In a January 5, 2011 order, Southern District of New York
Judge Paul Crotty
granted the defendants' motions to dismiss the consolidated Barclays Bank
subprime-related securities class action lawsuit. A copy of Judge Crotty's
order can be found here.
Although Judge Crotty's order is in many respects just the latest in the series
of subprime-related securities lawsuit dismissal motion rulings, there are a
number of interesting things about this ruling, as discussed below.
Between April 2006 and April 2008, Barclays completed
four American Depositary Shares offerings through which it raised total
proceeds of $5.45 million. The four offerings were dated April 21, 2006 (the
Series 2 offering), September 10, 2007 (the Series 3 offering), November 30,
2007 (the Series 4 offering) and April 8, 2008 (the Series 5 offering).
These offerings were presented in reliance on two Shelf
Registration statements, dated September 14, 2005 and August 31, 2007, as well
as Supplemental Prospectuses dated as of the offering date of each of the four
On November 15, 2007, the company issues an unscheduled
"Trading Update" in which it disclosed the company's exposure to U.S.
subprime mortgages and mortgage backed securities. In a series of subsequent
disclosures the company disclosed various write-downs of these assets, culminating
in significant impairments and write-downs disclosed in its 2008 interim
results and 2008 annual report.
As detailed here, in March 2009,
investors who had purchased securities in one or more of the four offerings
filed the first of several securities class action lawsuits against the
company, certain of its directors and officers, and its offering underwriters.
The lawsuits, which ultimately were consolidated, alleged the offering documents
contained materially misrepresentations in violation of the Securities Act of
In the plaintiffs' consolidated amended complaint (here),
the plaintiffs essentially alleged that Barclays had failed to disclose and
properly account for the risky real estate business in which it was engaged.
Specifically, the plaintiffs alleged that the company had
failed to timely and adequately disclose and write down its exposure to risky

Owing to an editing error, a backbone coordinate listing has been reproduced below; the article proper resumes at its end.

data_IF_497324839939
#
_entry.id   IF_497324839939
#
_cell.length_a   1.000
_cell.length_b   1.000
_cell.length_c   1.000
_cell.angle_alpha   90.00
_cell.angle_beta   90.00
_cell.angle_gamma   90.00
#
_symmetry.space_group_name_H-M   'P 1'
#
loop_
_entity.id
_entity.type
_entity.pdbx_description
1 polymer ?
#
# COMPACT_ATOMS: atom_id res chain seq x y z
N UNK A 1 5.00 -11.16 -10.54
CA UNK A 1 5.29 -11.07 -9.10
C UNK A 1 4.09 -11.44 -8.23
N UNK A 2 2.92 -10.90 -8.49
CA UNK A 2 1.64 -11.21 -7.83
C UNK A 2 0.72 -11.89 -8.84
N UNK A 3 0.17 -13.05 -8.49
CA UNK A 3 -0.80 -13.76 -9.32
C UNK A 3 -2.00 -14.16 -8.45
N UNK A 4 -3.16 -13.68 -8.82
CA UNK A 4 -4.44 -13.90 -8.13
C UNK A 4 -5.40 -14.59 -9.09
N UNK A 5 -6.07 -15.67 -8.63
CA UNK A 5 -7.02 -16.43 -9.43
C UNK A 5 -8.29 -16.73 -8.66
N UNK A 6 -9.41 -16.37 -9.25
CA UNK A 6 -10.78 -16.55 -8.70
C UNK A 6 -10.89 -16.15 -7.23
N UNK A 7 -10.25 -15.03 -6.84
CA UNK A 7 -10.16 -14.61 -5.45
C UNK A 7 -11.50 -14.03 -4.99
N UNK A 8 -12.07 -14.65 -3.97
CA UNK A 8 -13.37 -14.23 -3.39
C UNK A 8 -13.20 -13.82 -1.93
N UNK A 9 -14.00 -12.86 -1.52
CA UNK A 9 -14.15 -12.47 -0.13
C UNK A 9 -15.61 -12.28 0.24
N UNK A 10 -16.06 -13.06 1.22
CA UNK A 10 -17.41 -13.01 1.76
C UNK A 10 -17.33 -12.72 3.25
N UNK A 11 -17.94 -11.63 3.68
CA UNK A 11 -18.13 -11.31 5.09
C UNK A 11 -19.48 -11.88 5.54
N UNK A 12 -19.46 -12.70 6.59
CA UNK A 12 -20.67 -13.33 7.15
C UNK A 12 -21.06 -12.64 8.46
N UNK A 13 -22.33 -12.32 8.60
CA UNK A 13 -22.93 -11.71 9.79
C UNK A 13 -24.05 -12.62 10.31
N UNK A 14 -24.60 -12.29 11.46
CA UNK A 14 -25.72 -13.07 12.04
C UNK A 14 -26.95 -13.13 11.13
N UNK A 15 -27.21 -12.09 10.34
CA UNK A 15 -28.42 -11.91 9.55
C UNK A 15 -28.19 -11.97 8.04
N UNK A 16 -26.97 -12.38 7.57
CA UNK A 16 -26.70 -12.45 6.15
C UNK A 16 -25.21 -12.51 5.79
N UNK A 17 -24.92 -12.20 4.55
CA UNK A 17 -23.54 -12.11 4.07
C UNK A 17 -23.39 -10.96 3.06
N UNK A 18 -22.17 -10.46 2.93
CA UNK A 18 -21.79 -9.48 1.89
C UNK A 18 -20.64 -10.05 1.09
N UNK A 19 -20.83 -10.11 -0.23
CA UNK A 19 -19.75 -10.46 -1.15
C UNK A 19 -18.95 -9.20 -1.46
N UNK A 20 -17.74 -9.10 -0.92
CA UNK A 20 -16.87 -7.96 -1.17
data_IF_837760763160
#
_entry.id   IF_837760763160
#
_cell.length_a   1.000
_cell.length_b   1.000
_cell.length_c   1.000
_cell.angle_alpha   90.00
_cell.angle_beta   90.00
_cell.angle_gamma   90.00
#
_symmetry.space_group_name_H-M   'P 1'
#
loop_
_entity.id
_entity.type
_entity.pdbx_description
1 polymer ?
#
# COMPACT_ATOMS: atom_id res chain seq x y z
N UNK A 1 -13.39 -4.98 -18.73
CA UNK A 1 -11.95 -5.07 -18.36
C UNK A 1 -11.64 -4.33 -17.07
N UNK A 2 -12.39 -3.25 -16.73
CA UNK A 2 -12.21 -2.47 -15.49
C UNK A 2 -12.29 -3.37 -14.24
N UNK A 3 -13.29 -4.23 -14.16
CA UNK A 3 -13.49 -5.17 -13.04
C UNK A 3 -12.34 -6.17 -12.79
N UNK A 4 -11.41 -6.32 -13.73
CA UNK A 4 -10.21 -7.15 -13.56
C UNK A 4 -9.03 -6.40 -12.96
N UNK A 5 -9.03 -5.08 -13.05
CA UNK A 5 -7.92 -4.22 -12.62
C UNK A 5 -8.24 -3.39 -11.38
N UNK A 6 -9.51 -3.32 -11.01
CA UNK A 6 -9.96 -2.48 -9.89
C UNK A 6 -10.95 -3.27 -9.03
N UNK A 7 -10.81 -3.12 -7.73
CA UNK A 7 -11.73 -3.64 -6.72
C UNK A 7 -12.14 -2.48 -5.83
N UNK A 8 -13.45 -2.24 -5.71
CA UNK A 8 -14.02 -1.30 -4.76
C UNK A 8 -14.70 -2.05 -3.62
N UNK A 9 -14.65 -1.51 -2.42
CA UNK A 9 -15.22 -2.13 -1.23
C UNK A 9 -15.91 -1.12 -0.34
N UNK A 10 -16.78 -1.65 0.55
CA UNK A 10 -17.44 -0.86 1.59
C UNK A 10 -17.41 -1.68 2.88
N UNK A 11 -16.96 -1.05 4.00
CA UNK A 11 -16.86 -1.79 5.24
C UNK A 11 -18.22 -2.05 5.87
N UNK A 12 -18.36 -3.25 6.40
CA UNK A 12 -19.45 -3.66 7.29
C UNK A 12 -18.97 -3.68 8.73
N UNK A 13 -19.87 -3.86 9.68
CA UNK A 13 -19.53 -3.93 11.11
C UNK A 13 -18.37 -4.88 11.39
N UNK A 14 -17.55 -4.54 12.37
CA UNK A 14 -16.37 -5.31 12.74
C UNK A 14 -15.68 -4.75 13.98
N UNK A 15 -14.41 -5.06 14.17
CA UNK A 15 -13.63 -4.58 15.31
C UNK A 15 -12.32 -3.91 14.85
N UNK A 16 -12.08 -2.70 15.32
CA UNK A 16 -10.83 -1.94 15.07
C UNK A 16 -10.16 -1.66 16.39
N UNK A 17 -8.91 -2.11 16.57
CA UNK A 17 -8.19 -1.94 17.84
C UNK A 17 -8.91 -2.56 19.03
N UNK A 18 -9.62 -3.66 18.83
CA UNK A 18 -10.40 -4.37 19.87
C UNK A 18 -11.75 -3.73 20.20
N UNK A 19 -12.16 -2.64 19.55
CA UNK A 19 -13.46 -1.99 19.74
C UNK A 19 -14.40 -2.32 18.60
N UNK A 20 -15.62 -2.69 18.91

credit assets; had failed to comply with applicable accounting standards and
SEC requirements; and misleadingly assured investors that Barclays' risk
management practices helped the company avoid the worst credit market risks.
The defendants moved to dismiss.
The January 5 Order
After first ruling that the plaintiffs lacked standing to
bring claims under Section 12(a)(2) (because the plaintiffs had not alleged
that they had purchased their shares directly from the defendants), Judge Crotty
then ruled that the Securities Act claims of the plaintiffs that had purchased
their shares in the first three of the four offerings were time barred.
Judge Crotty ruled that the Series 2 and Series 3
plaintiffs were on inquiry notice of their claims at least as of the November
15, 2007 Trading Update, which Judge Crotty said disclosed "precisely the
information that Lead Plaintiffs claim Barclays should have disclosed
earlier." Because these plaintiffs filed their claims more than a year after
the Trading Update, Judge Crotty held their claims were untimely.
Similarly, Judge Crotty ruled the Series 4 plaintiffs
were on inquiry notice of their claims on February 19, 2008, the date Barclays
release its 2007 annual results. As the Series 4 plaintiffs also did not file
their claims within a year of that release, Judge Crotty held that the Series 4
plaintiffs claims were also time barred.
Interestingly, Judge Crotty held that the U.S. Supreme
Court's ruling in Merck (about which refer here) was not controlling on
the statute of limitations issues, but he went on to find that even if it did
apply that the Merck standard had been satisfied.
Judge Crotty did reach the pleading sufficiency of the
Series 5 plaintiffs' allegations. However, Judge Crotty held that the Series 5
plaintiffs' allegations were insufficient.
With respect to the plaintiffs' allegations regarding the
defendants' alleged failure to timely disclose and write down the impaired real
estate assets, he held that the plaintiffs had failed to allege "that
Barclays did not truly believe its subjective valuations."
With respect to the plaintiffs allegations that Barclays
had failed to adequately itemize the company's mortgage-related assets
exposures, Judge Crotty held that the company had not duty to further itemize
its mortgage asset exposure.
Finally Judge Crotty held that the plaintiffs had not
adequately alleged that the defendants' did not comply with applicable
accounting standards or that the company's disclosures regarding its risk
management practices were actionable.
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